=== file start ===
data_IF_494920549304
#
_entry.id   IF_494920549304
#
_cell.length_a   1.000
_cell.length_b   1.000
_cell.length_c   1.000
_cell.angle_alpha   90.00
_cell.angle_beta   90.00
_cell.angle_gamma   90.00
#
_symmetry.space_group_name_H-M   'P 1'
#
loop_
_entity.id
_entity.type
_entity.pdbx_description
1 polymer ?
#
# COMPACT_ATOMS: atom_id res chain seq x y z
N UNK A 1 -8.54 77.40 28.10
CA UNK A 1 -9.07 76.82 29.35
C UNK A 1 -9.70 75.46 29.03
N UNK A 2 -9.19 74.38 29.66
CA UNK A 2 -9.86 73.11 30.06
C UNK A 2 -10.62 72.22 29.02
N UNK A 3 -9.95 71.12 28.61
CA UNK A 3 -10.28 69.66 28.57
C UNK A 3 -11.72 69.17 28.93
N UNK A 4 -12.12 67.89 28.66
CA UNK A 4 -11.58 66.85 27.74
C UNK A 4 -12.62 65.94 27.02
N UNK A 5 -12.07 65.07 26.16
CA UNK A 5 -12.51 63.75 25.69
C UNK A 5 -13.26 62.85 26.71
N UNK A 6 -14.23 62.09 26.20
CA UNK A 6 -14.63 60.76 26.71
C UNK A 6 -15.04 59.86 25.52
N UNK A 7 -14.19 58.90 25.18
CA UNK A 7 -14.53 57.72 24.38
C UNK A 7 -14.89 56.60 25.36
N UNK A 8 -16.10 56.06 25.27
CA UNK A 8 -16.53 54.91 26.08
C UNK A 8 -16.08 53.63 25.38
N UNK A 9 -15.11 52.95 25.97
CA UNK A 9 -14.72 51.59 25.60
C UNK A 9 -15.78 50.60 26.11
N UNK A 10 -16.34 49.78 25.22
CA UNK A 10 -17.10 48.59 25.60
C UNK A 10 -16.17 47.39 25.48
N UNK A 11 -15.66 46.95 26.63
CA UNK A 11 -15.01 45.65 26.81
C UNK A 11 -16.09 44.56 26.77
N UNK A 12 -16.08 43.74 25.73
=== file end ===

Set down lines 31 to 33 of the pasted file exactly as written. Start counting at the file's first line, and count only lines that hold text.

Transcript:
CA UNK A 4 -11.58 66.85 27.74
C UNK A 4 -12.62 65.94 27.02
N UNK A 5 -12.07 65.07 26.16